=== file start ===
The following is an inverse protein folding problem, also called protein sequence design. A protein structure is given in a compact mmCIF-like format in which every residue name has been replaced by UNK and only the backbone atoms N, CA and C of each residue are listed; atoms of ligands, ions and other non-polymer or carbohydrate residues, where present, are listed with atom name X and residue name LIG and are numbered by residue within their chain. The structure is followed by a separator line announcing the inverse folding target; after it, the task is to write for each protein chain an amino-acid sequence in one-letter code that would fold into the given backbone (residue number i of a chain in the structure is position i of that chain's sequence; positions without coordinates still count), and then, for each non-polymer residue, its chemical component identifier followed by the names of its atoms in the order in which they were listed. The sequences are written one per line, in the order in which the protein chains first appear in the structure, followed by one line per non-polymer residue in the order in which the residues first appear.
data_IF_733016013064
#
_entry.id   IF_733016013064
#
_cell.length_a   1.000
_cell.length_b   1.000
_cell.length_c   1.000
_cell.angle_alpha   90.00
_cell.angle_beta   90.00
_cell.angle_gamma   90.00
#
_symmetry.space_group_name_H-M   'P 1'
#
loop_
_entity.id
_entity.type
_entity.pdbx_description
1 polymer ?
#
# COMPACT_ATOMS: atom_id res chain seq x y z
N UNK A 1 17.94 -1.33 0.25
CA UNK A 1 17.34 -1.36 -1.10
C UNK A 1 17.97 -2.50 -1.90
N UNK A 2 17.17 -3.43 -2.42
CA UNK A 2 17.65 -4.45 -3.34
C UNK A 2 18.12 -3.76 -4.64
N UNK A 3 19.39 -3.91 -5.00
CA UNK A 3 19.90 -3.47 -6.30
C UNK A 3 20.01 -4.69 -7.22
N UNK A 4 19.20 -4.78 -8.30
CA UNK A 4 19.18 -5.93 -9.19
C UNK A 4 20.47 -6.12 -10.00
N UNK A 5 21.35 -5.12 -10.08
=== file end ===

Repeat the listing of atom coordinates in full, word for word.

The following is an inverse protein folding problem, also called protein sequence design. A protein structure is given in a compact mmCIF-like format in which every residue name has been replaced by UNK and only the backbone atoms N, CA and C of each residue are listed; atoms of ligands, ions and other non-polymer or carbohydrate residues, where present, are listed with atom name X and residue name LIG and are numbered by residue within their chain. The structure is followed by a separator line announcing the inverse folding target; after it, the task is to write for each protein chain an amino-acid sequence in one-letter code that would fold into the given backbone (residue number i of a chain in the structure is position i of that chain's sequence; positions without coordinates still count), and then, for each non-polymer residue, its chemical component identifier followed by the names of its atoms in the order in which they were listed. The sequences are written one per line, in the order in which the protein chains first appear in the structure, followed by one line per non-polymer residue in the order in which the residues first appear.
data_IF_733016013064
#
_entry.id   IF_733016013064
#
_cell.length_a   1.000
_cell.length_b   1.000
_cell.length_c   1.000
_cell.angle_alpha   90.00
_cell.angle_beta   90.00
_cell.angle_gamma   90.00
#
_symmetry.space_group_name_H-M   'P 1'
#
loop_
_entity.id
_entity.type
_entity.pdbx_description
1 polymer ?
#
# COMPACT_ATOMS: atom_id res chain seq x y z
N UNK A 1 17.94 -1.33 0.25
CA UNK A 1 17.34 -1.36 -1.10
C UNK A 1 17.97 -2.50 -1.90
N UNK A 2 17.17 -3.43 -2.42
CA UNK A 2 17.65 -4.45 -3.34
C UNK A 2 18.12 -3.76 -4.64
N UNK A 3 19.39 -3.91 -5.00
CA UNK A 3 19.90 -3.47 -6.30
C UNK A 3 20.01 -4.69 -7.22
N UNK A 4 19.20 -4.78 -8.30
CA UNK A 4 19.18 -5.93 -9.19
C UNK A 4 20.47 -6.12 -10.00
N UNK A 5 21.35 -5.12 -10.08